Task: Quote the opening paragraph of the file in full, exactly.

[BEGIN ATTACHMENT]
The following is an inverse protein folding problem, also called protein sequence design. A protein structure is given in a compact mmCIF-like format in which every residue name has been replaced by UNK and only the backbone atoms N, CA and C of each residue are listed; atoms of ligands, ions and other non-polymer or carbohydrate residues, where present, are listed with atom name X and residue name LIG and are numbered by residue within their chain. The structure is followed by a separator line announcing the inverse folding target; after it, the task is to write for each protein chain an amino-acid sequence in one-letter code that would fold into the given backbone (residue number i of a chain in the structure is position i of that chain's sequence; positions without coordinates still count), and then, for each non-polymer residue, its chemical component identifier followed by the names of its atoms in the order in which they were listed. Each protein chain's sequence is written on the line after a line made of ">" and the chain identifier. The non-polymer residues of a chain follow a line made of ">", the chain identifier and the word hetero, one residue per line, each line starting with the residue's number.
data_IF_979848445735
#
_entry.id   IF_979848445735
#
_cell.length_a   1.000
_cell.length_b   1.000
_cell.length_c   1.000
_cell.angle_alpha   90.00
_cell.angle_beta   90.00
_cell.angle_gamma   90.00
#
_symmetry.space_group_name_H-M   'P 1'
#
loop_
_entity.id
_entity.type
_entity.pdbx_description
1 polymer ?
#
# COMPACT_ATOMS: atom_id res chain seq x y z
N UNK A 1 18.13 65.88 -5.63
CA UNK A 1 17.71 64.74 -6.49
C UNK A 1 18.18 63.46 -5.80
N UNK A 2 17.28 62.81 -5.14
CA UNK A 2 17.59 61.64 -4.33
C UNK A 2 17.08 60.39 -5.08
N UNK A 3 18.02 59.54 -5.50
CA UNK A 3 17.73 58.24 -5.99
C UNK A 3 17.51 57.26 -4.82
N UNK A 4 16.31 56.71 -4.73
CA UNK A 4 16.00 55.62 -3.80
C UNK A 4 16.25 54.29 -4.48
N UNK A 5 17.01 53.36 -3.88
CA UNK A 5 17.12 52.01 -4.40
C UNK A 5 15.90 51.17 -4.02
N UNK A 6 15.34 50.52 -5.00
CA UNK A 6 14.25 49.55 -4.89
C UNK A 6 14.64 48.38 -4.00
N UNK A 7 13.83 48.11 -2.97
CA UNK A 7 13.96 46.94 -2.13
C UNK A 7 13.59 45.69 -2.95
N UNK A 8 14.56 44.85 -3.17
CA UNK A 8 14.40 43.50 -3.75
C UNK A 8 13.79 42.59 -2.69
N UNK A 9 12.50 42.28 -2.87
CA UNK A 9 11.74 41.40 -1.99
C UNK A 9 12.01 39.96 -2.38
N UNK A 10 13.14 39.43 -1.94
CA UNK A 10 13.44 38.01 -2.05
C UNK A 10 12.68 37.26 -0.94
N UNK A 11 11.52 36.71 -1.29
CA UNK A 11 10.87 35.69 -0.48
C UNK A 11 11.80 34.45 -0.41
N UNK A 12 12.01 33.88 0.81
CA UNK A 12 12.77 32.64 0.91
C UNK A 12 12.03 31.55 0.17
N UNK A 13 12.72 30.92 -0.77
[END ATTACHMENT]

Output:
The following is an inverse protein folding problem, also called protein sequence design. A protein structure is given in a compact mmCIF-like format in which every residue name has been replaced by UNK and only the backbone atoms N, CA and C of each residue are listed; atoms of ligands, ions and other non-polymer or carbohydrate residues, where present, are listed with atom name X and residue name LIG and are numbered by residue within their chain. The structure is followed by a separator line announcing the inverse folding target; after it, the task is to write for each protein chain an amino-acid sequence in one-letter code that would fold into the given backbone (residue number i of a chain in the structure is position i of that chain's sequence; positions without coordinates still count), and then, for each non-polymer residue, its chemical component identifier followed by the names of its atoms in the order in which they were listed. Each protein chain's sequence is written on the line after a line made of ">" and the chain identifier. The non-polymer residues of a chain follow a line made of ">", the chain identifier and the word hetero, one residue per line, each line starting with the residue's number.